Busy graduate students may view the summer as an opportunity to relax and unwind while they prepare for another school year. However, the few months in between the next batch of classes is the perfect time to work on planning for the future. This could possibly be one of the largest stretches of time professionals have to focus solely on building the foundation of their careers, so it's important that they take advantage of their seemingly "free" time. Here's how grad students can make the most of their summer break:
"Internships aren't just for undergraduate students."
Intern at a reputable company
Internships aren't just for undergraduate students. In fact, there are some job and internship positions that are offered exclusively to those pursuing an advanced degree. It would benefit grad students to approach reputable companies that are within the area of their interest, as doing so could ultimately set them up with a job offer upon graduation. Attending grad school shows employers that a professional takes his or her field seriously, and as a result, they could be more likely to choose a grad student over another intern when it's time to hire a candidate.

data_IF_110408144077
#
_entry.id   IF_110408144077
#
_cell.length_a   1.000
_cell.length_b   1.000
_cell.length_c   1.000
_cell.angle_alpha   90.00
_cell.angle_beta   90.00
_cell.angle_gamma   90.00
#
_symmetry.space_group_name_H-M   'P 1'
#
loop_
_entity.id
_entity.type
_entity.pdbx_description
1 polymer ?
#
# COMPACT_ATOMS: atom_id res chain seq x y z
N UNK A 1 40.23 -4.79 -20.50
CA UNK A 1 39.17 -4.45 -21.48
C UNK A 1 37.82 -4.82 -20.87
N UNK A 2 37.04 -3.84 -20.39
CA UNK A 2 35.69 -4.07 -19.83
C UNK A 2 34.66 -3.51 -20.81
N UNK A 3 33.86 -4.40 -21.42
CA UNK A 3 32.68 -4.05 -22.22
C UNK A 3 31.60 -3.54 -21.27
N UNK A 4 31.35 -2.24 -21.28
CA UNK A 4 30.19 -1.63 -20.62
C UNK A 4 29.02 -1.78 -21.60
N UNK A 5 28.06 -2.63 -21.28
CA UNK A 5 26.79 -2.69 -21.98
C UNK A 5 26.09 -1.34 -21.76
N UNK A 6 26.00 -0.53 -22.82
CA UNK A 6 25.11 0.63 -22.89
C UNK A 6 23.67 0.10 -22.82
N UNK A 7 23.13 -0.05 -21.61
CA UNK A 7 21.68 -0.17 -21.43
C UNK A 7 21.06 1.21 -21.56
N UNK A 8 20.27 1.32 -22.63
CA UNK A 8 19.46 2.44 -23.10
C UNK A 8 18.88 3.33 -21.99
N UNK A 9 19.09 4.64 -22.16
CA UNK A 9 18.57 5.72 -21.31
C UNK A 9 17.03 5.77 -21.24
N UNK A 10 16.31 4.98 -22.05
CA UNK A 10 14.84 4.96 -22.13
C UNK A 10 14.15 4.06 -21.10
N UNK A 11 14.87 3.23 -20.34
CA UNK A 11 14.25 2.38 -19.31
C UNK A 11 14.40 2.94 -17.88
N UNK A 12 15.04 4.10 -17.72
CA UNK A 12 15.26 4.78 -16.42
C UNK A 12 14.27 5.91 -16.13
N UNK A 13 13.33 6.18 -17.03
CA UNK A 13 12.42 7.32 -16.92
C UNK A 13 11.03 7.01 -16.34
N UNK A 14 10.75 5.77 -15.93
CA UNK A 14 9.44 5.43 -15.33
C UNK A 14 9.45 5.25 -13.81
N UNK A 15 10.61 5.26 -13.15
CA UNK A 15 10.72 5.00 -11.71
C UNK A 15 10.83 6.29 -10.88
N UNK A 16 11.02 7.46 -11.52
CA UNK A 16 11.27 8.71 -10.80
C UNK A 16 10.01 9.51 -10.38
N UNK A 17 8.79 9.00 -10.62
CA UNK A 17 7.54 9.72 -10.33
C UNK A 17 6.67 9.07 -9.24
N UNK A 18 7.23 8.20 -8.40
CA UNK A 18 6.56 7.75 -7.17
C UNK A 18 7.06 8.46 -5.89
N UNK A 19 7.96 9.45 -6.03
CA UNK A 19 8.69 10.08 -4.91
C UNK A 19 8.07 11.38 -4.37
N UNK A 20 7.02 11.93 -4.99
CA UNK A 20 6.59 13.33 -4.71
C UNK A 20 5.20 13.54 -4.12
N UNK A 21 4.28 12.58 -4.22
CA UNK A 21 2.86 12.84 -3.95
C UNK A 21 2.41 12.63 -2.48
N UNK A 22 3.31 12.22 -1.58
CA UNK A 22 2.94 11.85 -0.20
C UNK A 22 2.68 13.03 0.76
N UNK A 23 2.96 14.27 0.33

Build a professional brand
Summer is the perfect time for grad students to update their LinkedIn profiles and build their professional brand. They can spend some time joining LinkedIn groups to expand their networks, adding a compelling headline to their profiles, listing relevant skills that their connections can endorse and more. By doing so, students can grow their following and ultimately open themselves up to career and internship opportunities.
Focus on the field
Depending on a student's intended career path, there are certain activities that can be done during the summer to better his or her profession. For example, a student who is pursuing a Ph.D. will be expected to get published at some point during his or her college career. Taking some time this summer to research various publications is helpful for these candidates. It can give them insight into what it takes to write for a publication, and it can also be a source of inspiration.
"Study articles of interest to you not just for the content, but for what lessons they offer about your own future publications," Jennifer Furlong, associate director of New York University's Office of Faculty Resources, told The Higher Education Chronicle.
By Monique Smith